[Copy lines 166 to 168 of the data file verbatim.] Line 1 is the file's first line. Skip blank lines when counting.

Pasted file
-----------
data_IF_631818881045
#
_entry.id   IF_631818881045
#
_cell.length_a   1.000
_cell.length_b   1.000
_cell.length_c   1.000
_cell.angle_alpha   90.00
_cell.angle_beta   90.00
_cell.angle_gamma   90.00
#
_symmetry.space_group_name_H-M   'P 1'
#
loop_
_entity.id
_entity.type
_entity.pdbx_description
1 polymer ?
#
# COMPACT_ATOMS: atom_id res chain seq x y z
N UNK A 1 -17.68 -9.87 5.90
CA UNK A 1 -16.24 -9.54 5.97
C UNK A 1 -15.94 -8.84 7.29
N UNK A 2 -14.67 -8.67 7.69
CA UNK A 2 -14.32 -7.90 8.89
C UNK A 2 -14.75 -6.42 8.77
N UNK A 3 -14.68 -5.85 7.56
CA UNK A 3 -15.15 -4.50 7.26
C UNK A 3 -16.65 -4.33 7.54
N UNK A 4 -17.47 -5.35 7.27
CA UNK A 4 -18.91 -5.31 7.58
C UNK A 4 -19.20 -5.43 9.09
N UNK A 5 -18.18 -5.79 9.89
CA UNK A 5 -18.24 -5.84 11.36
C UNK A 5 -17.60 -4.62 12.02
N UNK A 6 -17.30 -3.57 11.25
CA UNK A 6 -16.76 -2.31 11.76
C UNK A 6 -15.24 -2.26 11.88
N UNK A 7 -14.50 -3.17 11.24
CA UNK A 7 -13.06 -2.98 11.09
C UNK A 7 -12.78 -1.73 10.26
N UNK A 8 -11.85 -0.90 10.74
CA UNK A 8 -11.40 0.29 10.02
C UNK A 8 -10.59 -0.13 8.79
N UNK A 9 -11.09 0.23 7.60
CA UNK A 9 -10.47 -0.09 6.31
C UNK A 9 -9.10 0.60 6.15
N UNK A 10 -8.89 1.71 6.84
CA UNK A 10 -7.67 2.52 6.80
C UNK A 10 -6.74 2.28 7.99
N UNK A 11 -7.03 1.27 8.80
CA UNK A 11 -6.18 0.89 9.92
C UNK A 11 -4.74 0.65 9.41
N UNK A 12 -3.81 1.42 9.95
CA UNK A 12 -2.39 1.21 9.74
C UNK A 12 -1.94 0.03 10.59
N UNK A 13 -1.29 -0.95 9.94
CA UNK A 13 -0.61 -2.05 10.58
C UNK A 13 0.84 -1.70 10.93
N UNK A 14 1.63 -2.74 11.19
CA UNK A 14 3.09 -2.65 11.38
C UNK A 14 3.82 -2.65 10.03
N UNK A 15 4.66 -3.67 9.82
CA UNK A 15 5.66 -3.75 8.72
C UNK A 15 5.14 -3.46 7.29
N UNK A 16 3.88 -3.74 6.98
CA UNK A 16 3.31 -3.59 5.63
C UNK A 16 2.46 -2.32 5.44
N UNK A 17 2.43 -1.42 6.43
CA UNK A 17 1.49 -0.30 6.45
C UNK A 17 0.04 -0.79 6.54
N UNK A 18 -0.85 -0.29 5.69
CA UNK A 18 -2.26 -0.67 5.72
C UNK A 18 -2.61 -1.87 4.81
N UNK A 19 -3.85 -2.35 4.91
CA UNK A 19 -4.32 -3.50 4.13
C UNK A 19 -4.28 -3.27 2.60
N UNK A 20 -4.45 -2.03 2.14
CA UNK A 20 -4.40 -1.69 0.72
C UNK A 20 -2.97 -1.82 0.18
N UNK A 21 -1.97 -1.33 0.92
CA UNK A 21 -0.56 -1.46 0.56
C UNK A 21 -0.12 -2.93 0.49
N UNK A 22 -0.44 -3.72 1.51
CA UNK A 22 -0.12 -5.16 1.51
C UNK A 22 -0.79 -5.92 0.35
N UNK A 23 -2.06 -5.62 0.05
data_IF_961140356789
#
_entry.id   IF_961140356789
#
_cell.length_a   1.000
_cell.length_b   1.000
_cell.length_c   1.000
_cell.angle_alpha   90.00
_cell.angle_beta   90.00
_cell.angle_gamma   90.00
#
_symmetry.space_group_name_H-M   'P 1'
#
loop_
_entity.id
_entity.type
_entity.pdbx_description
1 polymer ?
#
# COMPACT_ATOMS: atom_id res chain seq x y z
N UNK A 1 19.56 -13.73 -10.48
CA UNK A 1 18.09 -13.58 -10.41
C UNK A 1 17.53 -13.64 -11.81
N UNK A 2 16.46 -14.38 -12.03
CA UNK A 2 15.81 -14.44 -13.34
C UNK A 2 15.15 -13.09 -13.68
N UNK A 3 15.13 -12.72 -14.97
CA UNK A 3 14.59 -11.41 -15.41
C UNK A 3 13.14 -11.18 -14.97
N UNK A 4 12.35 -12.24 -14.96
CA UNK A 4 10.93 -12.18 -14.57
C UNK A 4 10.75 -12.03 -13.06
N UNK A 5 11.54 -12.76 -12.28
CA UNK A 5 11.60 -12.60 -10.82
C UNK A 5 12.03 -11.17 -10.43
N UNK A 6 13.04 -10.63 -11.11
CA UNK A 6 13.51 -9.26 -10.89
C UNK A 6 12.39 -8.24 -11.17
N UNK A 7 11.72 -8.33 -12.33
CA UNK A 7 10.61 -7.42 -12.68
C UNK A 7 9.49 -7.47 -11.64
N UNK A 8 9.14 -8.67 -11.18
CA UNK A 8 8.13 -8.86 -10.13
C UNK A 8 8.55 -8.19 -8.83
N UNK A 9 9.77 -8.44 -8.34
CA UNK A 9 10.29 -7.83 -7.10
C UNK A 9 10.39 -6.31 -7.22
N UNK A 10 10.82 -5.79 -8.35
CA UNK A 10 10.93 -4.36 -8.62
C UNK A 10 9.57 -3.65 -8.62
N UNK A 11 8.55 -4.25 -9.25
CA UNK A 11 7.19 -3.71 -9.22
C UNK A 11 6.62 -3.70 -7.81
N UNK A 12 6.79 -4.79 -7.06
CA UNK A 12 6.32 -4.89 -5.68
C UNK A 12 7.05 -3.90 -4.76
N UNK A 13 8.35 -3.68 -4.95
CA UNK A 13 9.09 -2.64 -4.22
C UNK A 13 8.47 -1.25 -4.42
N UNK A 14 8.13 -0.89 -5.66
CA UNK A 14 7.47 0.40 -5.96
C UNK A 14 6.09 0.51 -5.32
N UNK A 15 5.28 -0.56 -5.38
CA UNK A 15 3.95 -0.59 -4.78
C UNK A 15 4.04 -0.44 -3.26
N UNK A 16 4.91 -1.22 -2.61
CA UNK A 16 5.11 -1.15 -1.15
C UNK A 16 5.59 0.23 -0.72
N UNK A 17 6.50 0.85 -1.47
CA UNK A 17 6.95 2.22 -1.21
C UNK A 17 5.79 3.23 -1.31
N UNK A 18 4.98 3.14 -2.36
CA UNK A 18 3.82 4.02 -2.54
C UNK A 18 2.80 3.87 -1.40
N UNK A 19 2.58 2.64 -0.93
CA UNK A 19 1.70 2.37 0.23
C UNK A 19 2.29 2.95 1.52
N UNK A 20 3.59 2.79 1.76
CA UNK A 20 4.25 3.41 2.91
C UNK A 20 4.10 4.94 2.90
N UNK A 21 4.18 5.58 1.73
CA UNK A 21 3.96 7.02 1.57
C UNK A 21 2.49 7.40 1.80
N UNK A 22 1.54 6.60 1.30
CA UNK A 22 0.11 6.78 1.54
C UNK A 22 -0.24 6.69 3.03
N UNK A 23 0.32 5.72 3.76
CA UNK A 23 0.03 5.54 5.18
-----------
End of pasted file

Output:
CA UNK A 20 4.25 3.41 2.91
C UNK A 20 4.10 4.94 2.90
N UNK A 21 4.18 5.58 1.73